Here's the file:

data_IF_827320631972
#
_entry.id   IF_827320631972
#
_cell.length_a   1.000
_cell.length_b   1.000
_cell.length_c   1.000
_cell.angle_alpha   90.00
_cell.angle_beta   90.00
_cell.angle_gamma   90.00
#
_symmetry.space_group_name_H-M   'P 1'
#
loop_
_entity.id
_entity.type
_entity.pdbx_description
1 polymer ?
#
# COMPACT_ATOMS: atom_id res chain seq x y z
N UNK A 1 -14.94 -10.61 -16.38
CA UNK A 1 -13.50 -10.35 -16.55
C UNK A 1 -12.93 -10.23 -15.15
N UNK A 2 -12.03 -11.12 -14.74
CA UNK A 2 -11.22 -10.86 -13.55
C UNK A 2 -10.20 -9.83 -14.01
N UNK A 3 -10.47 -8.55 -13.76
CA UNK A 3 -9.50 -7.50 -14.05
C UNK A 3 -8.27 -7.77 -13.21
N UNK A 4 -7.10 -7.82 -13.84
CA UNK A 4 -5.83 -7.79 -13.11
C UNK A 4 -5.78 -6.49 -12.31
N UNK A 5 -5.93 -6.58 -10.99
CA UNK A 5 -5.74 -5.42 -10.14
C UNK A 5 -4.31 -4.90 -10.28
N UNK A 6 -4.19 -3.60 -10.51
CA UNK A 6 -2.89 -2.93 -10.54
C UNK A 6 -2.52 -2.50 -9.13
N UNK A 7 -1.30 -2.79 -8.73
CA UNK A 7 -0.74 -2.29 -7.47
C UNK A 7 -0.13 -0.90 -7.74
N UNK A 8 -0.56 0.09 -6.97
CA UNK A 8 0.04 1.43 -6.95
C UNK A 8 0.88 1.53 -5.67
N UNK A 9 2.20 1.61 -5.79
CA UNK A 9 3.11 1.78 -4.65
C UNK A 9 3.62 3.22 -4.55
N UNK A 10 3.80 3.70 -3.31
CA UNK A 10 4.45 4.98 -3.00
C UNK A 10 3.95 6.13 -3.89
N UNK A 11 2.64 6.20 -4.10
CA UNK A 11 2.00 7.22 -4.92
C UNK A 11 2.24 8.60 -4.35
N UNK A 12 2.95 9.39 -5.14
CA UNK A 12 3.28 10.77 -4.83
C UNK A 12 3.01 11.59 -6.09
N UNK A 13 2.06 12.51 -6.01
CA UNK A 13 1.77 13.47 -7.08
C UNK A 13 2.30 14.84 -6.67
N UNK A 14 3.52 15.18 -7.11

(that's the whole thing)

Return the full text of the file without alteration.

data_IF_827320631972
#
_entry.id   IF_827320631972
#
_cell.length_a   1.000
_cell.length_b   1.000
_cell.length_c   1.000
_cell.angle_alpha   90.00
_cell.angle_beta   90.00
_cell.angle_gamma   90.00
#
_symmetry.space_group_name_H-M   'P 1'
#
loop_
_entity.id
_entity.type
_entity.pdbx_description
1 polymer ?
#
# COMPACT_ATOMS: atom_id res chain seq x y z
N UNK A 1 -14.94 -10.61 -16.38
CA UNK A 1 -13.50 -10.35 -16.55
C UNK A 1 -12.93 -10.23 -15.15
N UNK A 2 -12.03 -11.12 -14.74
CA UNK A 2 -11.22 -10.86 -13.55
C UNK A 2 -10.20 -9.83 -14.01
N UNK A 3 -10.47 -8.55 -13.76
CA UNK A 3 -9.50 -7.50 -14.05
C UNK A 3 -8.27 -7.77 -13.21
N UNK A 4 -7.10 -7.82 -13.84
CA UNK A 4 -5.83 -7.79 -13.11
C UNK A 4 -5.78 -6.49 -12.31
N UNK A 5 -5.93 -6.58 -10.99
CA UNK A 5 -5.74 -5.42 -10.14
C UNK A 5 -4.31 -4.90 -10.28
N UNK A 6 -4.19 -3.60 -10.51
CA UNK A 6 -2.89 -2.93 -10.54
C UNK A 6 -2.52 -2.50 -9.13
N UNK A 7 -1.30 -2.79 -8.73
CA UNK A 7 -0.74 -2.29 -7.47
C UNK A 7 -0.13 -0.90 -7.74
N UNK A 8 -0.56 0.09 -6.97
CA UNK A 8 0.04 1.43 -6.95
C UNK A 8 0.88 1.53 -5.67
N UNK A 9 2.20 1.61 -5.79
CA UNK A 9 3.11 1.78 -4.65
C UNK A 9 3.62 3.22 -4.55
N UNK A 10 3.80 3.70 -3.31
CA UNK A 10 4.45 4.98 -3.00
C UNK A 10 3.95 6.13 -3.89
N UNK A 11 2.64 6.20 -4.10
CA UNK A 11 2.00 7.22 -4.92
C UNK A 11 2.24 8.60 -4.35
N UNK A 12 2.95 9.39 -5.14
CA UNK A 12 3.28 10.77 -4.83
C UNK A 12 3.01 11.59 -6.09
N UNK A 13 2.06 12.51 -6.01
CA UNK A 13 1.77 13.47 -7.08
C UNK A 13 2.30 14.84 -6.67
N UNK A 14 3.52 15.18 -7.11